July 2014 Bar Bulletin
A Groundbreaking Ruling for the Rights of Indigent Defendants
By Doug Honig
Fifty years after the landmark Gideon case established the right to counsel for all people accused of crimes who could not afford an attorney, a Washington case is breaking new ground for fairness in the criminal justice system. In Wilbur v. Mt. Vernon and Burlington, the U.S. District Court in Seattle found that the joint public defense system of the two cities systemically deprived indigent persons facing misdemeanor criminal charges of their right to assistance of counsel under the Sixth Amendment.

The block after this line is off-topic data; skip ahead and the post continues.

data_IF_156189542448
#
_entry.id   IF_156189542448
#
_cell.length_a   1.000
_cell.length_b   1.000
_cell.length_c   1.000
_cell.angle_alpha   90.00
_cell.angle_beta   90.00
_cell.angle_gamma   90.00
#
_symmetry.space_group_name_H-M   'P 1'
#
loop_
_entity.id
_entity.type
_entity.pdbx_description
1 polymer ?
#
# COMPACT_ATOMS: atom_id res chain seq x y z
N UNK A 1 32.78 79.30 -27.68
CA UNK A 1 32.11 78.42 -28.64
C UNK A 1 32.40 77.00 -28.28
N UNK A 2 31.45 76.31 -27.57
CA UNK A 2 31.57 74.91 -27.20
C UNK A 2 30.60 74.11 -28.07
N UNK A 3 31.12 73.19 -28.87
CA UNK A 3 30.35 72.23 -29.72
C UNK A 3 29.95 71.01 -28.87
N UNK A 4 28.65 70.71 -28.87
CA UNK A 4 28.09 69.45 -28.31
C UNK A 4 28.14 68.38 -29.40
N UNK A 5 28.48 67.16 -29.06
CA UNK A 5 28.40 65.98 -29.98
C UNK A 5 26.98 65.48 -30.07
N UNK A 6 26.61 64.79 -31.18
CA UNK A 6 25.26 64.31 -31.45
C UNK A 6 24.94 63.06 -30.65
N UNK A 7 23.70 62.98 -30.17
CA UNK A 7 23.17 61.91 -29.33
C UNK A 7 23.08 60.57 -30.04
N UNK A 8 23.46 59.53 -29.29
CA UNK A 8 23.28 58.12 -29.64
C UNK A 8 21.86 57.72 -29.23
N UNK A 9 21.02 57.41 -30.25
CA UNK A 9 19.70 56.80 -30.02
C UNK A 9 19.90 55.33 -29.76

Judge Robert Lasnik found that the cities' public defenders had excessively high caseloads, rarely provided an opportunity for the accused to confer with them in a confidential setting, and rarely engaged in investigations or researched possible legal defenses. He concluded that the defense services amounted to little more than a "meet and plead" system.
The ruling in Wilbur has made clear that simply providing an attorney is not enough: Cities need to commit themselves to providing adequate resources for public defense. Garnering national attention, the case has put a spotlight on the need for reform in our state and elsewhere.
The case has made a big impact in several ways: